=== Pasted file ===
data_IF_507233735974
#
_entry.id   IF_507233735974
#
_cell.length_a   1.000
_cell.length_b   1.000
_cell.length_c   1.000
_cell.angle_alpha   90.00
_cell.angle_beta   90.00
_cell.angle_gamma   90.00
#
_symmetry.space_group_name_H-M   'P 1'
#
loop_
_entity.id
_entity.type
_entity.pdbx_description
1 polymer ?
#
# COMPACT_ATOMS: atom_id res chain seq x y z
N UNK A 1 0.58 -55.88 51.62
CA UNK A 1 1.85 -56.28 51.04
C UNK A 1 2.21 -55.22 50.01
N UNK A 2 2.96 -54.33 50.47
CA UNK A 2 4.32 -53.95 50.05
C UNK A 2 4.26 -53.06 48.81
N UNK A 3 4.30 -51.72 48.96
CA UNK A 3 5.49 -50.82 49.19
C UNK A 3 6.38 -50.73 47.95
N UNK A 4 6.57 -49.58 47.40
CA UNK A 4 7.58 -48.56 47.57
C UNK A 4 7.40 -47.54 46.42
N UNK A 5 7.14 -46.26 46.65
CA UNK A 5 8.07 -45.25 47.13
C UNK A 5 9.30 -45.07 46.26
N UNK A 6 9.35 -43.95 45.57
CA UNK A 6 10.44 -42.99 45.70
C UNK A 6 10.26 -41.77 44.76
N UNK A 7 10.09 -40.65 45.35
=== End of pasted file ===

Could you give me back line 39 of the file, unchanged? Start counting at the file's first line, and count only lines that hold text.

N UNK A 7 10.09 -40.65 45.35